We sat near a window, looking out on a bustling East Asian street. Cars honked outside. A wok sizzled in the kitchen of the breakfast place in which we met, the fragrance of cooked garlic permeating the air. I was with a leader of the indigenous missions movement (IMM) in the country where I lived at the time. I had a burning question.
“Is there still a role for people like me in this country?” I asked.
God had put a particular ethnic group on my heart, but it was hard for me to actually live where they lived. My visa was tied to my job, and as an English teacher, my job was usually in big cities where higher education was provided.
What’s more, we ‘outsiders’ are ‘high maintenance’, while insiders seem to just throw a few necessities into a small bag, hop on a bus, then set up life in a new area with a minimum of fuss. The church in that country was thriving and the missions movement growing. There are still very few if any Christians amongst certain ethnic minorities there—but why send outsiders from afar when there is a local church nearby?
The IMM leader leant forward and slapped his hand on the table, causing our drinks to slop. “Yes,” he said energetically. “There is plenty you can do! But your role will be different to those of the past. If you can get a job in a regional centre, I will connect you with Asian intercultural workers to mentor. Your people have a long heritage of missions, while we are just finding our way.”
“Yes, there is plenty you can do! But your role will be different to those of the past.”
A few months after that meeting, I returned to Australia. I had intended to come and go as a regular visitor, and did so for a few years. I wanted to pursue more education, particularly in the area of the religion of that minority group. Health issues demanded my attention. And teaching positions for foreigners which provide a visa, let alone in the isolated areas of that ethnic minority, were few and far between. Then, of course, the pandemic struck. And borders to that country remain closed to all but residents still.
Nevertheless, God has granted me rich involvement with people from that part of the world, even though I remain based in Australia. In our interconnected world, terms such as ‘here’ and ‘there’, ‘us’ and ‘them’, are less and less useful. I am free to pour most of my time and energy into God’s kingdom work, thanks to the support of his people here.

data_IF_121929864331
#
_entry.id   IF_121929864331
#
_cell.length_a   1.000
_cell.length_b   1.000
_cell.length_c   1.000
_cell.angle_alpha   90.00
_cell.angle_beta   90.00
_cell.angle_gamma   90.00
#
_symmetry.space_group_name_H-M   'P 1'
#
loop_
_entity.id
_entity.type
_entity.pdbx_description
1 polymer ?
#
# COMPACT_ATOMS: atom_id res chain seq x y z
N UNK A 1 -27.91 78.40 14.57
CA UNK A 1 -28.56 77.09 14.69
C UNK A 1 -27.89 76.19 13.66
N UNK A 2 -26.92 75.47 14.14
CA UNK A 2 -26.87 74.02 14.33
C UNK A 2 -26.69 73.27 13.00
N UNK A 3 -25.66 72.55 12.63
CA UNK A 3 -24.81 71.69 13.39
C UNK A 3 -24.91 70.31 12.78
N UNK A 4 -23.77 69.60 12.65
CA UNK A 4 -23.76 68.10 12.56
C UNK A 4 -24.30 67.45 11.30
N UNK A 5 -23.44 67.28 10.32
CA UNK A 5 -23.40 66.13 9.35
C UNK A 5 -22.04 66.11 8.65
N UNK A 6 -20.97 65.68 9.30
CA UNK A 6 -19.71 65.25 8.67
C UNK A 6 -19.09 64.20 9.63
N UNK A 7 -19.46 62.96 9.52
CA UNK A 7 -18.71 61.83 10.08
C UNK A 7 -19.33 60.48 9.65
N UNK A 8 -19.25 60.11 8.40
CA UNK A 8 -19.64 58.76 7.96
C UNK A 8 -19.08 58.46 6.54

Oh yes, I would have been glad were God to have opened the door to a teaching position in a mountain town over there. But it was not to be.
Yet he has opened the door to many other ways in which I may serve him here: supporting an Asian sister through a simple English Bible study; learning a significant language of the people group on my heart, as a way of meeting people both in Australia and online in Asia; receiving more education in the religion of that area; training others, plenty of networking and more. It’s not what I had in mind when I first embarked on my cross-cultural career years back, but it is good.
“It was not to be… Yet he has opened the door to many other ways in which I may serve him here.”
Now I sit in a cafe in Australia. An aroma of coffee fills the air. Mothers chat and children play. I look out onto an expanse of green lawn, trees and open sky.
In front of me is an article recently written by the same IMM leader with whom I sat over breakfast eight years ago now. He calls for the church in that country to “expand its global partnerships” and for organisations with a long history of missions to support the indigenous missions movement there through our “missions experience, mobilisation strategies, anthropological knowledge and training resources.”
Yes, there is still a role for people like me to play in God’s work among people from that nation. The role isn’t like those of decades past, but it is appropriate to our present time. What a privilege we have to participate in what God is doing through his people there and beyond.
The author is a long-term worker, serving in East Asia and Australia.